• Jens Hesselbjerg Christensen

    Professor, Niels Bohr Institute, KU

    Title of presentation: IPCC and the current state of climate. AI in Climate Change Research

    Abstract of presentation: The Intergovernmental Panel on Climate Change was established in 1990 providing a framework for governments, scientists and IPCC staff to work together to deliver the world's most authoritative scientific assessments on climate change. The overall message from the IPCC in 6 successive reports has been clear: The Earth is warming due to increasing levels of greenhouse gases in the atmosphere and these are increasing due to an increasing human combustion of fossil fuels. As climate science has advanced over those three decades, so has the ability state with confidence how much of this warming can be attributed to human activities. Comprehensive climate models are part of this endeavor and various degree of AI is nowadays implemented into these models to cater for more reliable predictions of the near future climate developments. But AI may also better cater for these model’s ability to depict past climate change as depicted in paleo records, which offer a conceptual picture of what might have happened in the past, mostly without much globally distributed details that is essential to describe the fuller picture. The role of models in the IPCC assessments is crucial and will be a central element of this contribution

    Speaker for following sessions
    • Main Stage
      30-11-2 -
      Organized by University of Copenhagen in partnership with Energy Cluster Denmark and DIREC
      Cross-disciplinary collaborations bring machine learning and artificial intelligence to new arenas. The potential impact of AI in the domains of energy and climate is huge, from effects on energy supply and demand management, over improving the understanding how human actions are affecting the climate, to helping to reduce negative effects of greenhouse gas emissions.
      In this session you can learn how state-of-the art AI methods can help companies, organisations and researchers analyze, model and interpret data related to climate and energy that have previously been too challenging to tackle.  We show and discuss how AI can affect the future of energy and climate and how it could support missions for a greener future.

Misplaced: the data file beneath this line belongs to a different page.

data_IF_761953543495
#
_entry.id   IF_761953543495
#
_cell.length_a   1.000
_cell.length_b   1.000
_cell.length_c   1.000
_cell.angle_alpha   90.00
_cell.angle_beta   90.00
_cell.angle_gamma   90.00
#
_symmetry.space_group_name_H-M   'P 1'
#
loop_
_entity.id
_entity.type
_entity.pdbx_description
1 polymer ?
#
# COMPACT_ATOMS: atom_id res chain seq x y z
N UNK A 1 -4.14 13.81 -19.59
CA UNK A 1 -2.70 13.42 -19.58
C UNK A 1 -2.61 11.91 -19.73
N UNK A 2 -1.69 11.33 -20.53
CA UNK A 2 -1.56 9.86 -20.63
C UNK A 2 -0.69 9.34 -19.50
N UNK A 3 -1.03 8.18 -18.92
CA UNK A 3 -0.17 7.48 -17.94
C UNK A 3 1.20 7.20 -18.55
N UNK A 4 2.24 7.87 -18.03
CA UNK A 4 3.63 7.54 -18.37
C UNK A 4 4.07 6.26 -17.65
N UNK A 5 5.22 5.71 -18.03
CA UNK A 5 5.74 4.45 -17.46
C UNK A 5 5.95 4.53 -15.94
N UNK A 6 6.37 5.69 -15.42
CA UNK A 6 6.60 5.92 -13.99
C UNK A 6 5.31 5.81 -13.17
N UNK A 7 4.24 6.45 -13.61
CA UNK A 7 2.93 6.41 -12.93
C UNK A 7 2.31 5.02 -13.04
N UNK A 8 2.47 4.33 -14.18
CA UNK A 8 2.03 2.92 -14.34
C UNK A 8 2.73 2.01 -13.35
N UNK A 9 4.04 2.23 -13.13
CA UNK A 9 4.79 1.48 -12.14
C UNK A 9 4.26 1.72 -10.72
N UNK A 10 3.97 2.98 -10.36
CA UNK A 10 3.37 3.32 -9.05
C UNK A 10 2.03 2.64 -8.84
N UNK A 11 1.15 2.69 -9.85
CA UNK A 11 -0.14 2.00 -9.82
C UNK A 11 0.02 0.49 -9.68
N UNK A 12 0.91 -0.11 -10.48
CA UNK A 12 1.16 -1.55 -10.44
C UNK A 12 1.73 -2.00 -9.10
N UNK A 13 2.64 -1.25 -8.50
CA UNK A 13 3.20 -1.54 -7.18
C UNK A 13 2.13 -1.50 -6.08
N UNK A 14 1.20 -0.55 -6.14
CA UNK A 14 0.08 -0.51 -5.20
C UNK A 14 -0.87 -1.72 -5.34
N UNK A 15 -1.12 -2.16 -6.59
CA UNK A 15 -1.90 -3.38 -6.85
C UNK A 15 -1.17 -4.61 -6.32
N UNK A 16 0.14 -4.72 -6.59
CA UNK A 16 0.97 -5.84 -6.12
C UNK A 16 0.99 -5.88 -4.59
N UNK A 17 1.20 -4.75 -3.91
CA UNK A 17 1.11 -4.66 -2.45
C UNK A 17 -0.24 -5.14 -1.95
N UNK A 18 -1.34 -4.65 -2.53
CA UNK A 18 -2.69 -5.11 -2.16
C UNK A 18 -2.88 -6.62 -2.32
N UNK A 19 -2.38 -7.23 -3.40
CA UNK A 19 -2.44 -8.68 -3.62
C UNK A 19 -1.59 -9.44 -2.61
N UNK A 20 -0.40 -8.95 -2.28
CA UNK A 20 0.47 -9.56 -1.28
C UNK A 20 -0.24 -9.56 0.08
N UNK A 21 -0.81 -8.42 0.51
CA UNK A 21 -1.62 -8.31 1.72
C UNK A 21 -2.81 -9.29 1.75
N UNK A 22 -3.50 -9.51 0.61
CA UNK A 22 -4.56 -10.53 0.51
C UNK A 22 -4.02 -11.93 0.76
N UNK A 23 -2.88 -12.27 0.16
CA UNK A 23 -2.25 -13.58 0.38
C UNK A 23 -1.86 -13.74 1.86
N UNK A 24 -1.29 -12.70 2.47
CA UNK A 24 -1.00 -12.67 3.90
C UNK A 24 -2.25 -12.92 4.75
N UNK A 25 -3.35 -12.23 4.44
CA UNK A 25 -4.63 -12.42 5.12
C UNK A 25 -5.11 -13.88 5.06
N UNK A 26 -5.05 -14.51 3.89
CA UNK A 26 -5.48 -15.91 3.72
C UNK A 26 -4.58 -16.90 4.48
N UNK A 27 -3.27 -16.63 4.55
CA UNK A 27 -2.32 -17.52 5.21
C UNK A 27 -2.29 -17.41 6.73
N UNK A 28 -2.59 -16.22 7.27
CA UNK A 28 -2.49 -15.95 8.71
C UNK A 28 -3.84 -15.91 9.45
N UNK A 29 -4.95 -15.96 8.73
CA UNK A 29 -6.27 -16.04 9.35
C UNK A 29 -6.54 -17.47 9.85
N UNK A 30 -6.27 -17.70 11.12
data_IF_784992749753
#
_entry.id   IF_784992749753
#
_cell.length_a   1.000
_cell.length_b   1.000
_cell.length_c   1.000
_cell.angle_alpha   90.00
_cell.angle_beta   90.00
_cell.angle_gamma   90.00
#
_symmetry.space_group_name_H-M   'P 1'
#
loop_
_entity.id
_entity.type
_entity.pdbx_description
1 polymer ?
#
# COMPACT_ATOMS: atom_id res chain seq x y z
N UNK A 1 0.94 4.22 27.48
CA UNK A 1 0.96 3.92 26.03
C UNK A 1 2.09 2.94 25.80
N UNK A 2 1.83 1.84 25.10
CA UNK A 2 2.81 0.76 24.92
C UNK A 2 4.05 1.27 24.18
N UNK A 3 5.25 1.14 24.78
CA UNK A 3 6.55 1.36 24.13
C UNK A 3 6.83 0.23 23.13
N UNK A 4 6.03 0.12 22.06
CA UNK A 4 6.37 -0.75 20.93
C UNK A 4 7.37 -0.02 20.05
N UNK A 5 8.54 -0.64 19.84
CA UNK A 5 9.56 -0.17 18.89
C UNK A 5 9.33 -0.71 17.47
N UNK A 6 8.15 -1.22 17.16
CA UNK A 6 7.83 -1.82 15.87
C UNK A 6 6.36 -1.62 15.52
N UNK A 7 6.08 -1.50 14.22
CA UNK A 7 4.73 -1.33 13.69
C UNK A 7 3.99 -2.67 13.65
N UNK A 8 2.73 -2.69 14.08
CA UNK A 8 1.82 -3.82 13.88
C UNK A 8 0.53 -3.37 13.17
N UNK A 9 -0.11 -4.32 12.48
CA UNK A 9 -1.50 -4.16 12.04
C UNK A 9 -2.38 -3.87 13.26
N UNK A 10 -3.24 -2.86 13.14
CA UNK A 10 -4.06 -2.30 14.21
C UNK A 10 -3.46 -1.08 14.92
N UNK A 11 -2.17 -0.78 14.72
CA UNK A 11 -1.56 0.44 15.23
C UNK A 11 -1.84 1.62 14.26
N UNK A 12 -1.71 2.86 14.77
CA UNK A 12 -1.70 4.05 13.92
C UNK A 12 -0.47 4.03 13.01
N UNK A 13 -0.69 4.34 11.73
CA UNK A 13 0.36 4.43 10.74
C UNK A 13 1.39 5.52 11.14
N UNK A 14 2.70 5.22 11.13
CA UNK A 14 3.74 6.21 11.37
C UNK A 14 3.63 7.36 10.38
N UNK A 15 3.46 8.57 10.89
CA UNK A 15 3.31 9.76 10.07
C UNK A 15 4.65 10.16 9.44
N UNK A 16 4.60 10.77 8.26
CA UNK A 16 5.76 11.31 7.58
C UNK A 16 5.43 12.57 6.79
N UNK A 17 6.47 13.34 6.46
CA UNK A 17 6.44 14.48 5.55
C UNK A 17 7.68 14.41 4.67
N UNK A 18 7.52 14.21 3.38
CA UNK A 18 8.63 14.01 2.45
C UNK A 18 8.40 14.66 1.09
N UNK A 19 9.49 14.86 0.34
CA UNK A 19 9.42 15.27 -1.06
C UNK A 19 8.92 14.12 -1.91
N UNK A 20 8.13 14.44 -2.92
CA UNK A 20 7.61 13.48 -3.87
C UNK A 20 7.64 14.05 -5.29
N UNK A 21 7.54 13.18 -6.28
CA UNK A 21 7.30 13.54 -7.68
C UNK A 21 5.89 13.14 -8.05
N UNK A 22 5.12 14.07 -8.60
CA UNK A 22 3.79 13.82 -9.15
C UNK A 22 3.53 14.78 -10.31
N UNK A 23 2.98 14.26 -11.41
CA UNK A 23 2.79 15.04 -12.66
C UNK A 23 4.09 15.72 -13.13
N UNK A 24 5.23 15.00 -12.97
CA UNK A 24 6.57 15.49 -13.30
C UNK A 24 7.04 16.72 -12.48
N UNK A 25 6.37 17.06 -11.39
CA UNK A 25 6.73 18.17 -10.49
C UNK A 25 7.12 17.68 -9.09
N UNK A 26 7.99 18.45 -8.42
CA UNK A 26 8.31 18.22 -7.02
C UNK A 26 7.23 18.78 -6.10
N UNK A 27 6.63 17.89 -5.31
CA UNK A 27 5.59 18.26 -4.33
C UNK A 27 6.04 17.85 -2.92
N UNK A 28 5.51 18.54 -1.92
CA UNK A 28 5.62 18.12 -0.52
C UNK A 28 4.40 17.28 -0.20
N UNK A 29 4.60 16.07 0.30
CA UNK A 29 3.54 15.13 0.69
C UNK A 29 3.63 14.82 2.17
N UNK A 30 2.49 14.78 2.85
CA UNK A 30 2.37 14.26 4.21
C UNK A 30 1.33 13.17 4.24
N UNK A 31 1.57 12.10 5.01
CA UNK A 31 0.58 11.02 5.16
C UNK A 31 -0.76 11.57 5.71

Introduction: “AI for climate and energy. AI tools and methods for a sustainable World” Katrine Krogh Andersen Dean, Faculty of SCIENCE, chairperson University of Copenhagen SCIENCE AI Center
      Scientific Talk: “How do you count all the trees in Africa? Developing AI techniques with NASA to monitor the global bio diversity”, Rasmus Fensholt, Professor, Dept. of Department of Geosciences and Natural Resource Management, University of Copenhagen
      Scientific Talk: “IPCC and the current state of climate. AI in Climate Change Research”, Jens Hesselbjerg Christensen, Professor, Niels Bohr Institute, co-author of IPCC - The Intergovernmental Panel on Climate Change
      Business Talk: “AI in the Danish energy system”, Jørgen S. Christensen, Chief Technology and Research Officer, Danish Energy
      Scientific Talk: “AI and sector coupling in the energy system.”, Jacob Østergaard, Professor, DTU Elektro, Head of PowerLab DK
      Business Talk: “AI and digital technologies in the Innovation Fund’s missions in Mission-driven green research and innovation partnerships”, Investment Officer Børge Lindberg , Innovation Fund Denmark
      Debate how will artificial intelligence will affect the future of energy and climate? And how can we push for the application of AI for a sustainable World?
      Session chair Christian Igel, professor, director University of Copenhagen SCIENCE AI Center
      Session coordinator: Anders Pall Skött, DIKU
      Facilitator: Christian Igel, professor, director University of Copenhagen SCIENCE AI Center
      AI Session 2: AI for a sustainable World - Tools for climate and energy
Cookies policy